It is interesting to note the negative comments we tell ourselves throughout the day. Often these messages begin with “You are …” or “I am so …” They may include the word “always” (e.g., “I’m always late.”) or “never” (e.g., “I’ll never get this done.”). Although these messages may appear as coming from us, they did not originate from us. What is their source?
Chronic exposure to critical, judging, disapproving, correcting and even humiliating comments results in a repertoire of toxic self-thoughts. One of Jack Canfield’s studies watching parent-child interactions found on average 400 negative comments to ever one positive comment made to a child.
Self-talk is what our inner voices tell us. Unfortunately, for the most part, the self-talk is negative and leads to deep self-injury. Awareness of some of the less obvious ways that negative thinking enters our thought patterns can be helpful.
Pessimism refers to looking at the worst about each situation. It may be raining or the bus might be late and yet, these situations now appear negative. Pessimism taken to extremes is making the worst out of a situation and is called catastrophizing or as author Joan Borysenko terms it, “awfulizing.”
Look for times when problems or imperfections are magnified or blown out of proportion. This is when the use of “always” and “never” may enter our thoughts. Similarly, polarization – viewing situations through extremes with no middle ground – leaves little room for any perspective besides good or bad. Few events or happenings are totally bad or perfect.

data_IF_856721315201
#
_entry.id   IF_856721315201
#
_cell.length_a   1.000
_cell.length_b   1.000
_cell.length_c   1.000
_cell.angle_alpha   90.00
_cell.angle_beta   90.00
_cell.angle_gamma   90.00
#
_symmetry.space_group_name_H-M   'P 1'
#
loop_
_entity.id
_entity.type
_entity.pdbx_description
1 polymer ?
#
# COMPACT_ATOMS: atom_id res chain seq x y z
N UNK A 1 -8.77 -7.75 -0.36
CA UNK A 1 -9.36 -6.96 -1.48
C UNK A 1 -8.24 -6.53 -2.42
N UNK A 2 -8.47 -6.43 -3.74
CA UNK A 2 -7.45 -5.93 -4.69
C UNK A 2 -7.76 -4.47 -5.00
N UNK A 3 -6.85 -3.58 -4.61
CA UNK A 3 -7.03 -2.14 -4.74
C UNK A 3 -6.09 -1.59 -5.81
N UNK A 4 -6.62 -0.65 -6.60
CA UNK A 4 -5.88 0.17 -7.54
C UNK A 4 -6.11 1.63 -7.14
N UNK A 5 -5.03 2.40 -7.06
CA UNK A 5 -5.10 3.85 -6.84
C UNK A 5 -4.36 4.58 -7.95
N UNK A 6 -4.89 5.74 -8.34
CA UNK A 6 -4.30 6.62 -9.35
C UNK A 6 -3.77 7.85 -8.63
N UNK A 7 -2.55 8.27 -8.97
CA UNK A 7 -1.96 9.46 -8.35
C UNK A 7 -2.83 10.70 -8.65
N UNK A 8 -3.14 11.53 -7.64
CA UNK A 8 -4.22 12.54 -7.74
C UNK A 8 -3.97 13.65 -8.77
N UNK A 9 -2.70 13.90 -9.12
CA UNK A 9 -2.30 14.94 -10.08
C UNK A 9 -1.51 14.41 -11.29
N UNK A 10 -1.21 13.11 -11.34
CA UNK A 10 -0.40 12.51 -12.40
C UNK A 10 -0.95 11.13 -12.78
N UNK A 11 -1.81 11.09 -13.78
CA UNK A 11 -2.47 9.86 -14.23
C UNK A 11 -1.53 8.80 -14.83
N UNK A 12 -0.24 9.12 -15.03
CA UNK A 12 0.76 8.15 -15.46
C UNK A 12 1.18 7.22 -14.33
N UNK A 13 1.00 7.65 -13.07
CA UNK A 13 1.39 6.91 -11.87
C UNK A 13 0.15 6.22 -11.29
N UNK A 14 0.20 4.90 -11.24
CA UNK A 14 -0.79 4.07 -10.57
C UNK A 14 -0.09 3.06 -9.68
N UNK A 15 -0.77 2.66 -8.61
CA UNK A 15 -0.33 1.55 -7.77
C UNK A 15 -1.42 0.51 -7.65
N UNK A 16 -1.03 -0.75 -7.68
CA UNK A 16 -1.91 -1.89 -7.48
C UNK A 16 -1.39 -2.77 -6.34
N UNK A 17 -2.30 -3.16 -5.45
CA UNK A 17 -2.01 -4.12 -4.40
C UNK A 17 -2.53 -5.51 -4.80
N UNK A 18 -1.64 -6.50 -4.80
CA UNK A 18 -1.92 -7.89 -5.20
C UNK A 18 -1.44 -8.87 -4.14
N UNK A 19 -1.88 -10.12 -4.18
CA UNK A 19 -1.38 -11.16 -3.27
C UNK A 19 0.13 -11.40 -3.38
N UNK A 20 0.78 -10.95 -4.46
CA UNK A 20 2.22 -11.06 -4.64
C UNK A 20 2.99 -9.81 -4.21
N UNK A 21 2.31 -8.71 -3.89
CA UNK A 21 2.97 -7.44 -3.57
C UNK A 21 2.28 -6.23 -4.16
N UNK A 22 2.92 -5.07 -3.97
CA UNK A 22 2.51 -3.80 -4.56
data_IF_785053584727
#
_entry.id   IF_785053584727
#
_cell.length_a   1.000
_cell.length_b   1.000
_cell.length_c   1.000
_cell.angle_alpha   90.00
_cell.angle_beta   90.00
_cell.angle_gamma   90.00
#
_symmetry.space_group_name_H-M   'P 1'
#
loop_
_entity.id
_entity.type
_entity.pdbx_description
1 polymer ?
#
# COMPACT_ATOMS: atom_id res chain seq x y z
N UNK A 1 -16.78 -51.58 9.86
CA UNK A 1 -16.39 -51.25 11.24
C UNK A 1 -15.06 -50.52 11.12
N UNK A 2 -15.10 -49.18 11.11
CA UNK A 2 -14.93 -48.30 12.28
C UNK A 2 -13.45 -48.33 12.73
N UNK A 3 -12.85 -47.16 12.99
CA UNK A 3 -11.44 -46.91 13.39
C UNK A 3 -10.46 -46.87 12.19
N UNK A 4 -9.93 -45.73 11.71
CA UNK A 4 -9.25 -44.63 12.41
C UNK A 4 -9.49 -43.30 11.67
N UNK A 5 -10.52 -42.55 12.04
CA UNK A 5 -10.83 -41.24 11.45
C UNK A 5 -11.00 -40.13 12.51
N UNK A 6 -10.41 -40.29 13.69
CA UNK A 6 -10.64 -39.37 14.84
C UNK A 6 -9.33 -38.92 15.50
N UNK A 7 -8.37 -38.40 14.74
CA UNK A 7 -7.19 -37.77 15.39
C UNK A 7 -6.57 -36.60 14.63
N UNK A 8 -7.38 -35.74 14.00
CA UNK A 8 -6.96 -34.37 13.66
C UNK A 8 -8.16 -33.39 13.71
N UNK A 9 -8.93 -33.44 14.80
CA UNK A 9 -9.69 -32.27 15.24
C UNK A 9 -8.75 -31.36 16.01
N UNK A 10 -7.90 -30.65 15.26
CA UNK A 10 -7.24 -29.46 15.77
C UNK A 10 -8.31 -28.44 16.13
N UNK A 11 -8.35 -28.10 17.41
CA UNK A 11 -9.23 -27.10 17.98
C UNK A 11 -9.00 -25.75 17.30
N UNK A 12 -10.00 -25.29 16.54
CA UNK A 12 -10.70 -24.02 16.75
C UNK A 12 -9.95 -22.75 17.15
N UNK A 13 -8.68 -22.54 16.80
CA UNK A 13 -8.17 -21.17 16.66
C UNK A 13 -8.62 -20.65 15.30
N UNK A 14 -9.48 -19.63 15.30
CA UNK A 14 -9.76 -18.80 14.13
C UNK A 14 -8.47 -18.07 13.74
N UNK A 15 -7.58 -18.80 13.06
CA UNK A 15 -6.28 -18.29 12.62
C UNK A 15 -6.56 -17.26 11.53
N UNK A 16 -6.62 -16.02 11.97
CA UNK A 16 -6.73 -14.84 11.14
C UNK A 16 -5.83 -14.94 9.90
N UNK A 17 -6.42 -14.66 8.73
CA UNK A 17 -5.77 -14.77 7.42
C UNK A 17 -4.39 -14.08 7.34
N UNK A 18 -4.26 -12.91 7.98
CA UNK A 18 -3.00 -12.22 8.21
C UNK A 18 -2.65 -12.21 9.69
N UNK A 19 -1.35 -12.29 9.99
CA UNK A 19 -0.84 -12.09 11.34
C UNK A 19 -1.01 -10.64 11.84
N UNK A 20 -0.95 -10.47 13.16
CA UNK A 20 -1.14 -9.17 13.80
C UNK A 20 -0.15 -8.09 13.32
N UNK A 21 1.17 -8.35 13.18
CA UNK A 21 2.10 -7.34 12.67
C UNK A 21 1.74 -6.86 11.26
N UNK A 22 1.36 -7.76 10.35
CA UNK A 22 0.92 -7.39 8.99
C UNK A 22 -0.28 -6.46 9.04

We often set ourselves up for negative self-talk by perpetually imposing above-human standards or perfectionism on situations or ourselves. Where did we learn such high or unrealistic expectations? Similarly, the act of ‘should-ing’ – reprimanding ourselves for things we ‘should’ or ‘should not’ have done – also adds to our psychic burdens.
So, what do we do about the negative self-talk? We want to be able to ‘thought-stop’ the negative message and replace it with a new, more compassionate, truthful and positive inner message. This method has been adapted from Gabor Maté’s work on addictive behaviour.
First, we stop the negative thought as soon as it emerges. We then confidently say, “This thought is not true.” We then take time to reflect upon the original source (usually a key childhood influence) of the thought.
When we get to the source of the thought we say, “This is not my thought. This thought came from … which has been engrained in my brain for decades.” This acknowledgment helps externalize the thought and often has a profound distancing and disowning effect.
We compassionately replace the untrue thought with a true one. “I am ….” In fact, we are mirroring back to our inner child what it wished it heard while growing up. This step actually helps to rewire or re-script our neural pathways. The more we repeat the new thought the stronger its neural pathway will be and the old negative one will diminish.